Vice President Mike Pence on Sunday pushed back at a New York Times story from the weekend that hinted his busy political schedule is a sign he is prepping to run for president in 2020.
In a four paragraph statement posted to his official government Twitter account, Pence called the Times’ article “absurd,” “disgraceful” and “offensive.”
“Today’s article in the New York Times is disgraceful and offensive to me, my family, and our entire team,” Pence said. “The allegations in this article are categorically false and represent just the latest attempt by the media to divide this Administration.”
The Times article released Saturday, titled, “Republican shadow campaign for 2020 takes shape as Trump doubts grow,” detailed how Pence and other Republicans have allegedly been building a “shadow campaign” in recent months in preparation for 2020.
The article explained that Pence’s recent non-stop political schedule, along with a recent hiring, proves he is laying the groundwork for a 2020 White House run.
From the Times’ article:
Mr. Pence has been the pacesetter. Though it is customary for vice presidents to keep a full political calendar, he has gone a step further, creating an independent power base, cementing his status as Mr. Trump’s heir apparent and promoting himself as the main conduit between the Republican donor class and the administration.
The vice president created his own political fund-raising committee, Great America Committee, shrugging off warnings from some high-profile Republicans that it would create speculation about his intentions. The group, set up with help from Jack Oliver, a former fund-raiser for George W. Bush, has overshadowed Mr. Trump’s own primary outside political group, America First Action, even raising more in disclosed donations.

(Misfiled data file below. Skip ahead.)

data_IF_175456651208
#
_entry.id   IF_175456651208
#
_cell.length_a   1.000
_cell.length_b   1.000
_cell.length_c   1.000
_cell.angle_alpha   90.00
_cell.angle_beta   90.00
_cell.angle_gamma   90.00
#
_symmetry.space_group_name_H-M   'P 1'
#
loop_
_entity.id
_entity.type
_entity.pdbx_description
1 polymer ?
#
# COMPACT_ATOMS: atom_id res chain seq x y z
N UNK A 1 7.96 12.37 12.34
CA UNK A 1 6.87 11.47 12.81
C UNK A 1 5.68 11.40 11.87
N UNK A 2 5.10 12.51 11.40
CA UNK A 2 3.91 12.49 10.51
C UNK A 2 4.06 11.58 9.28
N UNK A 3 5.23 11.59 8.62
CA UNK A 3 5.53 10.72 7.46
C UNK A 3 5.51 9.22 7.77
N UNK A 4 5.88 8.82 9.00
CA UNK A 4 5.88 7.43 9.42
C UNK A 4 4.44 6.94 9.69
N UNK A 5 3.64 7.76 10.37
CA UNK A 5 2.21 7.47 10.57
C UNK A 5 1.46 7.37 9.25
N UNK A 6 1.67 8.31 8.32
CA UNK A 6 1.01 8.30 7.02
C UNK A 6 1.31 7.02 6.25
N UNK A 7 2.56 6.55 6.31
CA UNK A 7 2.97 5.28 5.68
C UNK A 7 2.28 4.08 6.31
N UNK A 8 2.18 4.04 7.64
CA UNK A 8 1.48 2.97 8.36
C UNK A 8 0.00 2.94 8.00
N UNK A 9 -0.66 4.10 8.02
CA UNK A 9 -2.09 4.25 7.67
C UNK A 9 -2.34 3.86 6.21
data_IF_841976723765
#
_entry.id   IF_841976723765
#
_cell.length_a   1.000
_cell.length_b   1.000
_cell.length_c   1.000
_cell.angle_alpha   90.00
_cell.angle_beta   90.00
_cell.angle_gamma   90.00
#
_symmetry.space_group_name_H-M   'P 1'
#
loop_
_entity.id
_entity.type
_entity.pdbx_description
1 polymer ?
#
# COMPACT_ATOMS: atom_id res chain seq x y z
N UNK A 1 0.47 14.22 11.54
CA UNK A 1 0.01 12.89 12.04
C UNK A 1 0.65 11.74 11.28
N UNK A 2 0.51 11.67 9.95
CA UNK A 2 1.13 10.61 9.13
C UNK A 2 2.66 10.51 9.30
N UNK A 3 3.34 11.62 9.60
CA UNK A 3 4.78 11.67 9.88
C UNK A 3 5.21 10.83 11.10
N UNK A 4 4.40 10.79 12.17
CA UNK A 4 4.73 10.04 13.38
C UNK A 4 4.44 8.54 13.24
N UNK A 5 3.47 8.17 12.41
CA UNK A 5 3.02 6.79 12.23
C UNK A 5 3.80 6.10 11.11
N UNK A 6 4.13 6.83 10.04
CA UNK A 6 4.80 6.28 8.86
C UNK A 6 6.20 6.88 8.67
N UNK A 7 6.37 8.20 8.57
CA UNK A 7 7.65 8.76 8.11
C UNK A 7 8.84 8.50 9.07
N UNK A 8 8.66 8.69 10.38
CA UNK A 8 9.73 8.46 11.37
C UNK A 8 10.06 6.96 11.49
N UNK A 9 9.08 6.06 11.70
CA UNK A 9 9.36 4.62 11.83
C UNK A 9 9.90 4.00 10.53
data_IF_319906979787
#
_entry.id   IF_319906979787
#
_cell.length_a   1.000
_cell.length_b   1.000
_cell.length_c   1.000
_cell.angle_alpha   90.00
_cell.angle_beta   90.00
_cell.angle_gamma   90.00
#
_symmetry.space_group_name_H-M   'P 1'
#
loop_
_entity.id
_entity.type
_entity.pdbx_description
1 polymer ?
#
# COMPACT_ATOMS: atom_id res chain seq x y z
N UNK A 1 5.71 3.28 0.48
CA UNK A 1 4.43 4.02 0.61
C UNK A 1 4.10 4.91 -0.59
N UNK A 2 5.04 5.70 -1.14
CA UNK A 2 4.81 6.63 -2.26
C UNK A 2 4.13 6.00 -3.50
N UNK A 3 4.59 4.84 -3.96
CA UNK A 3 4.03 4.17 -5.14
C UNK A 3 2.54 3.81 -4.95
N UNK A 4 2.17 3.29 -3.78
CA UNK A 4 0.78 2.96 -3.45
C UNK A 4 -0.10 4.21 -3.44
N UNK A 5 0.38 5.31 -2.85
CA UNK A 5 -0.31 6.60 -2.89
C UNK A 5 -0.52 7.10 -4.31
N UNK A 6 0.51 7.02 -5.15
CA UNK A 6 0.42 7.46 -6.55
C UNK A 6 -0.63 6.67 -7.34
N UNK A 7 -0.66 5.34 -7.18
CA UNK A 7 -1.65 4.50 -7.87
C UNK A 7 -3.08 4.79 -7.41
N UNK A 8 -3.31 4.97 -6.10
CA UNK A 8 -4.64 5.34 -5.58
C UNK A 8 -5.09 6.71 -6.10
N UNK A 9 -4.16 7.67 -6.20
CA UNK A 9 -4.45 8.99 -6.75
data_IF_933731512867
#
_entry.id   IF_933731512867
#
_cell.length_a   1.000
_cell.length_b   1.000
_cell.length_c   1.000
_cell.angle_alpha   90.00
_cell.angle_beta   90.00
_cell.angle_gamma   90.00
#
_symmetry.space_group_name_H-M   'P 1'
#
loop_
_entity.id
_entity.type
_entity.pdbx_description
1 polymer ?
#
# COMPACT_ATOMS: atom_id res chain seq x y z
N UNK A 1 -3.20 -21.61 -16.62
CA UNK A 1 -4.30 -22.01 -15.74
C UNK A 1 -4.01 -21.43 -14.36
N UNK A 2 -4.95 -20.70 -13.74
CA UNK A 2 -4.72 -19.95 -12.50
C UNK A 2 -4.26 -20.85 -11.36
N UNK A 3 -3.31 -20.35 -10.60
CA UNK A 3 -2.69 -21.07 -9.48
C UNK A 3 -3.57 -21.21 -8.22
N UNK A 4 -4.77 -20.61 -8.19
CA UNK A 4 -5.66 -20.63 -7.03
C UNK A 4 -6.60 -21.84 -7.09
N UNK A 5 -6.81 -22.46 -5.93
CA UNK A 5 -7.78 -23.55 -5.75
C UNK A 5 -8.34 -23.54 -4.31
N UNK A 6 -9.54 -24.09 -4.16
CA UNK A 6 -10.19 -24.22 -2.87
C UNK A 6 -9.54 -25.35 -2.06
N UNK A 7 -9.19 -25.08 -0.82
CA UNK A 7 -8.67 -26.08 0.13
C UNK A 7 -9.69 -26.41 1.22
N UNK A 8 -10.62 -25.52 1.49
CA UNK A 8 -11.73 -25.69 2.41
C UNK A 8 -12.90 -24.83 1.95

Mr. Pence also installed Nick Ayers, a sharp-elbowed political operative, as his new chief of staff last month — a striking departure from vice presidents’ long history of elevating a government veteran to be their top staff member. Mr. Ayers had worked on many campaigns but never in the federal government.
“Mr. Pence is methodically establishing his own identity and bestowing personal touches on people who could pay dividends in the future,” the article added.
The Times’ article also cites Republican Sens. Ben Sasse (Neb.) and Tom Cotton (Ark.), as well as Ohio Gov. John Kasich — who ran unsuccessfully in 2016 — as Republicans who are already potentially laying the groundwork for 2020.
However, the article did add one caveat: that the “shadow candidates and their operatives have signaled that they are preparing only in case” Trump does not run in 2020, which many GOP strategists have uncertainty about, the article said.
Pence, in his statement, unequivocally denied the Times’ reporting and called it “fake news.” He also said he is focused on serving President Donald Trump.
“Whatever fake news may come our way, my entire team will continue to focus all our efforts to advance the President’s agenda and see him re-elected in 2020. Any suggestion otherwise is both laughable and absurd,” Pence said.
White House counselor Kellyanne Conway also pushed back at the story Sunday, telling George Stephanopoulos on ABC “This Week” that Trump will run for a second term.